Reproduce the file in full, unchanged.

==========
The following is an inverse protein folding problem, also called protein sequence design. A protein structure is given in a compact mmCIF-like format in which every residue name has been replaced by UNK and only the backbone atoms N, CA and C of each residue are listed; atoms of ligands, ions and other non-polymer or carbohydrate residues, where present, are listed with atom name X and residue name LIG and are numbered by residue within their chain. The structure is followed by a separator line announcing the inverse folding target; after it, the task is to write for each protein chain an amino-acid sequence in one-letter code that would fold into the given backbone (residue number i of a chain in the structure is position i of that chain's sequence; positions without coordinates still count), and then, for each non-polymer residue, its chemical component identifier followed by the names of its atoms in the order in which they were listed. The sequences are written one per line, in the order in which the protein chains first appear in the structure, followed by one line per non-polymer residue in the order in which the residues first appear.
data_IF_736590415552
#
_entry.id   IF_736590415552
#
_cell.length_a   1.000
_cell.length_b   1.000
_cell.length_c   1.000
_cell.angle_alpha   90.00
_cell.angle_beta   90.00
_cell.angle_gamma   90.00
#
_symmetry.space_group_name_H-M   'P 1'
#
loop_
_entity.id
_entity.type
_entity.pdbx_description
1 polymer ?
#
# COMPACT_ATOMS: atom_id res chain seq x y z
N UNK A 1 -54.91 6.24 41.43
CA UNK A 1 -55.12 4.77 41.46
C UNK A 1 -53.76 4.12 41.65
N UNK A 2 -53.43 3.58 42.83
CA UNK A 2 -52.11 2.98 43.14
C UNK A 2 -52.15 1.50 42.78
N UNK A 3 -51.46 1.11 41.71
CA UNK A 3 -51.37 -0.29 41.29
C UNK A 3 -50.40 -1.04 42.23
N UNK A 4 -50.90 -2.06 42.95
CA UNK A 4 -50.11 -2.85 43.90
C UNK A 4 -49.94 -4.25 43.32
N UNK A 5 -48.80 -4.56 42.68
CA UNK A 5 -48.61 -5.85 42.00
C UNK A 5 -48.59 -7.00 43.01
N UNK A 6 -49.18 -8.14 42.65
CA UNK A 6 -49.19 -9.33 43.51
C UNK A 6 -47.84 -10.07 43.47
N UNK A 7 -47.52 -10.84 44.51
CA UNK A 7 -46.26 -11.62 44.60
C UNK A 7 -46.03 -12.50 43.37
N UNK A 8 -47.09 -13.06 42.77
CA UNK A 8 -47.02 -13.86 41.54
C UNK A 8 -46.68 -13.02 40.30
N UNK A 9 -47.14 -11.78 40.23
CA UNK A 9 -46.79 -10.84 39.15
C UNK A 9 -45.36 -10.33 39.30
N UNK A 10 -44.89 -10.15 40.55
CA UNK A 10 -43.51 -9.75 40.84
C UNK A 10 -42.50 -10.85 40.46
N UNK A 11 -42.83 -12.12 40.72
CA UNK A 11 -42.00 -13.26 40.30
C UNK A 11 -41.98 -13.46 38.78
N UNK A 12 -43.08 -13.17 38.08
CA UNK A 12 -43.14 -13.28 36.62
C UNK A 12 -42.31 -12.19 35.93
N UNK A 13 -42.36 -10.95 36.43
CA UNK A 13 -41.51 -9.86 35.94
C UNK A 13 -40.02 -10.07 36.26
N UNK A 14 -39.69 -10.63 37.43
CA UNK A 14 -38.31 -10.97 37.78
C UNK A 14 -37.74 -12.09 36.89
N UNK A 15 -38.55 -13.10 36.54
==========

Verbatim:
The following is an inverse protein folding problem, also called protein sequence design. A protein structure is given in a compact mmCIF-like format in which every residue name has been replaced by UNK and only the backbone atoms N, CA and C of each residue are listed; atoms of ligands, ions and other non-polymer or carbohydrate residues, where present, are listed with atom name X and residue name LIG and are numbered by residue within their chain. The structure is followed by a separator line announcing the inverse folding target; after it, the task is to write for each protein chain an amino-acid sequence in one-letter code that would fold into the given backbone (residue number i of a chain in the structure is position i of that chain's sequence; positions without coordinates still count), and then, for each non-polymer residue, its chemical component identifier followed by the names of its atoms in the order in which they were listed. The sequences are written one per line, in the order in which the protein chains first appear in the structure, followed by one line per non-polymer residue in the order in which the residues first appear.
data_IF_736590415552
#
_entry.id   IF_736590415552
#
_cell.length_a   1.000
_cell.length_b   1.000
_cell.length_c   1.000
_cell.angle_alpha   90.00
_cell.angle_beta   90.00
_cell.angle_gamma   90.00
#
_symmetry.space_group_name_H-M   'P 1'
#
loop_
_entity.id
_entity.type
_entity.pdbx_description
1 polymer ?
#
# COMPACT_ATOMS: atom_id res chain seq x y z
N UNK A 1 -54.91 6.24 41.43
CA UNK A 1 -55.12 4.77 41.46
C UNK A 1 -53.76 4.12 41.65
N UNK A 2 -53.43 3.58 42.83
CA UNK A 2 -52.11 2.98 43.14
C UNK A 2 -52.15 1.50 42.78
N UNK A 3 -51.46 1.11 41.71
CA UNK A 3 -51.37 -0.29 41.29
C UNK A 3 -50.40 -1.04 42.23
N UNK A 4 -50.90 -2.06 42.95
CA UNK A 4 -50.11 -2.85 43.90
C UNK A 4 -49.94 -4.25 43.32
N UNK A 5 -48.80 -4.56 42.68
CA UNK A 5 -48.61 -5.85 42.00
C UNK A 5 -48.59 -7.00 43.01
N UNK A 6 -49.18 -8.14 42.65
CA UNK A 6 -49.19 -9.33 43.51
C UNK A 6 -47.84 -10.07 43.47
N UNK A 7 -47.52 -10.84 44.51
CA UNK A 7 -46.26 -11.62 44.60
C UNK A 7 -46.03 -12.50 43.37
N UNK A 8 -47.09 -13.06 42.77
CA UNK A 8 -47.02 -13.86 41.54
C UNK A 8 -46.68 -13.02 40.30
N UNK A 9 -47.14 -11.78 40.23
CA UNK A 9 -46.79 -10.84 39.15
C UNK A 9 -45.36 -10.33 39.30
N UNK A 10 -44.89 -10.15 40.55
CA UNK A 10 -43.51 -9.75 40.84
C UNK A 10 -42.50 -10.85 40.46
N UNK A 11 -42.83 -12.12 40.72
CA UNK A 11 -42.00 -13.26 40.30
C UNK A 11 -41.98 -13.46 38.78
N UNK A 12 -43.08 -13.17 38.08
CA UNK A 12 -43.14 -13.28 36.62
C UNK A 12 -42.31 -12.19 35.93
N UNK A 13 -42.36 -10.95 36.43
CA UNK A 13 -41.51 -9.86 35.94
C UNK A 13 -40.02 -10.07 36.26
N UNK A 14 -39.69 -10.63 37.43
CA UNK A 14 -38.31 -10.97 37.78
C UNK A 14 -37.74 -12.09 36.89
N UNK A 15 -38.55 -13.10 36.54